EAST TEXAS (KTRE) - This is an especially tough week for us at KTRE News. Our leader for the last eight years passed away on Wednesday night, February 14.
Kenny Boles had guided the news department as news director at KLTV since 1996 and at KTRE since 2010. Although he rarely appeared on television during that time, many of you know him. He was a native East Texan whose career took him full-circle, from Lufkin to Houston, Dallas, Chicago, and then back to East Texas.
Kenny had a profound impact on hundreds, likely thousands of journalists over his 47 years in broadcast news, and we wanted to share that part of his story with you.
"When the local cable company installed a television studio into Lufkin High School, I fell in love," Kenny said in a 2016 interview. "My dad was in the grocery business, and I hated the grocery business. I began looking for a way out."
That way out was here at KTRE in 1971. At 17 years old, Kenny started at Channel 9 the same way he mentored so many others to get their start: running camera in the studio, directing a newscast, sweeping the studio floors; he had found his way out of the grocery business.
Boles was later promoted to weathercaster at KTRE, and eventually sports director.
And by age 19, he had found his way into one of the largest markets in the country.
"The state's Democratic Convention was gaveled to a close tonight here in Houston," he reported as a young reporter. The video of Kenny's days as a reporter and anchor in Houston resurfaced in 2016 when Kenny was inducted into the very exclusive Lone Star Emmys Silver Circle for Lifetime Achievement.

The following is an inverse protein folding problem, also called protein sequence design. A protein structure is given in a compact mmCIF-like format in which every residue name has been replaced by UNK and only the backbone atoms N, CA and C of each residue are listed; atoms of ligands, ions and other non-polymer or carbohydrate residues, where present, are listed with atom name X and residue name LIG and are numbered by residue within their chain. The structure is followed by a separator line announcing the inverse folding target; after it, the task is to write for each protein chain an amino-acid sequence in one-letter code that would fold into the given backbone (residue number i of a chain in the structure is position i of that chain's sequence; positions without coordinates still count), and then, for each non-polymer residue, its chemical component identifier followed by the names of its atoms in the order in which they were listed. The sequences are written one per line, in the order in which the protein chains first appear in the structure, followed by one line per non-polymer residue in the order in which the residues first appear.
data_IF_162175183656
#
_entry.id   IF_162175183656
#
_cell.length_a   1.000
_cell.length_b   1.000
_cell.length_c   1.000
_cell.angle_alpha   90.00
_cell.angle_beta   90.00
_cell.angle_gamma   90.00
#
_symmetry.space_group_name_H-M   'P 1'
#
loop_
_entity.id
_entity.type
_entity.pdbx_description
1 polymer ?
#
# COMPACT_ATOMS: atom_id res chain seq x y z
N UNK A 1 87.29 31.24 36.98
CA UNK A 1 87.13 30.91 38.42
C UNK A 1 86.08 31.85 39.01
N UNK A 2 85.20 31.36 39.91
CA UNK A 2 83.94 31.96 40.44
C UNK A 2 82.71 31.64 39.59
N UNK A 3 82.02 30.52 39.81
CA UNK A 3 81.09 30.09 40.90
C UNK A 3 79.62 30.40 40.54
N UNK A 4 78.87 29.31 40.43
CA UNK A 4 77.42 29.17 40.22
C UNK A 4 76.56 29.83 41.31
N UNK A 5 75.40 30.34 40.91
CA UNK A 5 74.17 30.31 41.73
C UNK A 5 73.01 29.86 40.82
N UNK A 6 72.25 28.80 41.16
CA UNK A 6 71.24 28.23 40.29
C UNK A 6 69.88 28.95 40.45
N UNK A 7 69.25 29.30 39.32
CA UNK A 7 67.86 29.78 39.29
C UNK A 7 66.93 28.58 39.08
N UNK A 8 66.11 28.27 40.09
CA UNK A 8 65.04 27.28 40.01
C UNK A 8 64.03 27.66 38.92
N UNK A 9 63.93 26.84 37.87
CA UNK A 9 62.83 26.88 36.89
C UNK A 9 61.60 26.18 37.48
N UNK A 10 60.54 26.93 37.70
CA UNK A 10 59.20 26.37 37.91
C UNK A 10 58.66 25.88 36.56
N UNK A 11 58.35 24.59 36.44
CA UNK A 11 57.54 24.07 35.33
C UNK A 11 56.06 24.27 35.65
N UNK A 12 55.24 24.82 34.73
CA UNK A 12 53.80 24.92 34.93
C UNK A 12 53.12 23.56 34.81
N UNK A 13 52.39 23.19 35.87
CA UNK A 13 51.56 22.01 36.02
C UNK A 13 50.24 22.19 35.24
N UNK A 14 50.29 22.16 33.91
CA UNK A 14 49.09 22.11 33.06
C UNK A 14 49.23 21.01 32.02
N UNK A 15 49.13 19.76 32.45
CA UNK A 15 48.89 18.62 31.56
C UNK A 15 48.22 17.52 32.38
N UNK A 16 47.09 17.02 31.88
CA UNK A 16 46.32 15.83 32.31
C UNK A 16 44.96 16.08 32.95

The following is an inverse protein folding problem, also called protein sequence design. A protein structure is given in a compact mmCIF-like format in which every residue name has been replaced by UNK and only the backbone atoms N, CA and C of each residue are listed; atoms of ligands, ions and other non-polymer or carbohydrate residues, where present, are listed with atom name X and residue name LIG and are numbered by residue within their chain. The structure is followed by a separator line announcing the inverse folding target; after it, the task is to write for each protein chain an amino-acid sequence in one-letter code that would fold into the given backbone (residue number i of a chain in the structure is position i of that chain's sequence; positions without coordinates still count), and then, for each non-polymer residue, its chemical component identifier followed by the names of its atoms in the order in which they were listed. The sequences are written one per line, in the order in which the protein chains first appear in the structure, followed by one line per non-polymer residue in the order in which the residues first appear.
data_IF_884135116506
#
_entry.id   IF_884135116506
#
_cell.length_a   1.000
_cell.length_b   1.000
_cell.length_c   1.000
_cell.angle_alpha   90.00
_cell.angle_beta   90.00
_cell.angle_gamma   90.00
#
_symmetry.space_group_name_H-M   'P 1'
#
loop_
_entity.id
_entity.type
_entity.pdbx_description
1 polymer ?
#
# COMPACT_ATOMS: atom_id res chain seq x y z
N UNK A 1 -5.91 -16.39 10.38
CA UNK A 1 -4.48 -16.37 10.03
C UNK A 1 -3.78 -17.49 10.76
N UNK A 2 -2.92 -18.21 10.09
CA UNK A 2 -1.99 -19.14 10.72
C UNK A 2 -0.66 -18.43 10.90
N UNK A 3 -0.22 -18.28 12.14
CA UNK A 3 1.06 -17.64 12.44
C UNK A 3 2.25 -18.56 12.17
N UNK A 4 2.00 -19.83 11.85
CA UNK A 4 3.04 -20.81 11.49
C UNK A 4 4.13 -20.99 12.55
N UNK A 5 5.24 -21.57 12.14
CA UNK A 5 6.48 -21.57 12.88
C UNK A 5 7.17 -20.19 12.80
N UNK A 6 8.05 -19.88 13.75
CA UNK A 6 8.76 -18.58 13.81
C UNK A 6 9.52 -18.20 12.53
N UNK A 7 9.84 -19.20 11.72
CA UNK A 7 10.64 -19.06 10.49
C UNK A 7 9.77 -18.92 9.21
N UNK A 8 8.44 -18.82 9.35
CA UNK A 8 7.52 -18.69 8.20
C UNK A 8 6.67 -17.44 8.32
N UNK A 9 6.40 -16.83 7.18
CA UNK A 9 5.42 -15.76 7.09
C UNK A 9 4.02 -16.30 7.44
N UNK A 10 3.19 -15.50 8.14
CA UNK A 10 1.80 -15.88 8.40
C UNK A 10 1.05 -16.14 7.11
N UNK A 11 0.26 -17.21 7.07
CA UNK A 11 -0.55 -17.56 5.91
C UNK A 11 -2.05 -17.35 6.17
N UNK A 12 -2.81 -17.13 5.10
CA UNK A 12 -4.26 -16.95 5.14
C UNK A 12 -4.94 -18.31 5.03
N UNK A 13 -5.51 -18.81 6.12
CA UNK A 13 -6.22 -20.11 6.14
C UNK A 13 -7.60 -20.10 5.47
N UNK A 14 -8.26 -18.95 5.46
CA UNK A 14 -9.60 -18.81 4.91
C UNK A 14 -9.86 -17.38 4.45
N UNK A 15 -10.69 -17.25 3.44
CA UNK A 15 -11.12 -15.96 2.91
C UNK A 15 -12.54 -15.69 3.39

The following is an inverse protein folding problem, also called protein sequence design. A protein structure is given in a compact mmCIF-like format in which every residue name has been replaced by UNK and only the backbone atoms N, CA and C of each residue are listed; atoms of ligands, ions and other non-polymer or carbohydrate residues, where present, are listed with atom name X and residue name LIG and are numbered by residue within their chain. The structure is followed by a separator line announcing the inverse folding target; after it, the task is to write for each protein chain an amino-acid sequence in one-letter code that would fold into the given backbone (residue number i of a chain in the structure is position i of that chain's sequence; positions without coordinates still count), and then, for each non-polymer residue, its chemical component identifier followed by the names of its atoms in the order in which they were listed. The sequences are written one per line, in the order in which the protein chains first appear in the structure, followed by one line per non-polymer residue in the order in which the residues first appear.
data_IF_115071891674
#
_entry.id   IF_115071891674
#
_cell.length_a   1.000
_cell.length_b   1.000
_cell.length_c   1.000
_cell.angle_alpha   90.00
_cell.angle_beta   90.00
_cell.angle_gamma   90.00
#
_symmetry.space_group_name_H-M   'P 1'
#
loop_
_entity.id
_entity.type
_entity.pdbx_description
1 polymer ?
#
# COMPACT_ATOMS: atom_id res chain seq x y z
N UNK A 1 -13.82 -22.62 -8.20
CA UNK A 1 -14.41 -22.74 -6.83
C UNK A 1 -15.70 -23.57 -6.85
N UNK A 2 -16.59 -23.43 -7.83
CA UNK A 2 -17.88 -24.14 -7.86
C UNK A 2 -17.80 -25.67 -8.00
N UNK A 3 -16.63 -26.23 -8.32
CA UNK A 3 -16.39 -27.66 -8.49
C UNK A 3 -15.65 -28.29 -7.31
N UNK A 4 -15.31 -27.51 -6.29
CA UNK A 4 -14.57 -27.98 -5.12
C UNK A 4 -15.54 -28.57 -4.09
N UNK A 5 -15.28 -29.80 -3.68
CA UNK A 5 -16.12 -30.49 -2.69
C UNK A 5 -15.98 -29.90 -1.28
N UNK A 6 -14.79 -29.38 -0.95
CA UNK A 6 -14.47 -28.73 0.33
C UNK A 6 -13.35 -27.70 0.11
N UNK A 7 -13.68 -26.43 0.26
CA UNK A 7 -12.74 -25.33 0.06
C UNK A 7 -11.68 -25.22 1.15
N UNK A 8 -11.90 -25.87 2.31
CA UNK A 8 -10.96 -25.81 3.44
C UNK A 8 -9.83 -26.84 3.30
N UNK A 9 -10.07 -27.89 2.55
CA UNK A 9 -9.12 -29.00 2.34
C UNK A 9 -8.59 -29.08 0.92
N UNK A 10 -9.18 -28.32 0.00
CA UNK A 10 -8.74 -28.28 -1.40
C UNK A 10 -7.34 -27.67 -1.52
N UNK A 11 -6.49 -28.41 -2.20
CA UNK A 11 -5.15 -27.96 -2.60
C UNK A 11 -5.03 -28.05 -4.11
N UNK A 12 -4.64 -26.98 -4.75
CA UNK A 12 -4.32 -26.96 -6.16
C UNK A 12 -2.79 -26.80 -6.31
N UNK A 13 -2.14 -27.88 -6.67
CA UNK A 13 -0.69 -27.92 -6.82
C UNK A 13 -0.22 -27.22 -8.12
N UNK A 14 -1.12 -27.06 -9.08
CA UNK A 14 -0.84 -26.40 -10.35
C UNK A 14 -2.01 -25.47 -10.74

"Those tapes of my early anchor work -- it was like I was looking at someone I knew, like an old friend. I knew him from the past, but I had moved on and left him behind," he reflected then.
Kenny left Houston behind for news management at TV stations in Dallas, Chicago, Orlando, and eventually Los Angeles. There, he broke stories on some of the biggest sagas in modern news history: Michael Jackson and the children at Neverland Ranch, The OJ Simpson arrest and trial, and the Rodney King beating and riots. Just one of those stories makes a career in TV news. One after another, after another, served to change Kenny's priorities.
"So he came back home, to East Texas, and for 22 years this man, who had left a career in the second largest market in the country, hired and taught young journalists to be great," says friend and coworker Joe Terrell.
"Every time you reach out to give a piece of advice or assist or to help younger journalists, you are playing a hand in the next generation. They're going to carry the touch on. And to have the opportunity to influence them in a positive way and in a good way is just one of the most incredible rewards of doing what I do," Kenny said in that 2016 interview.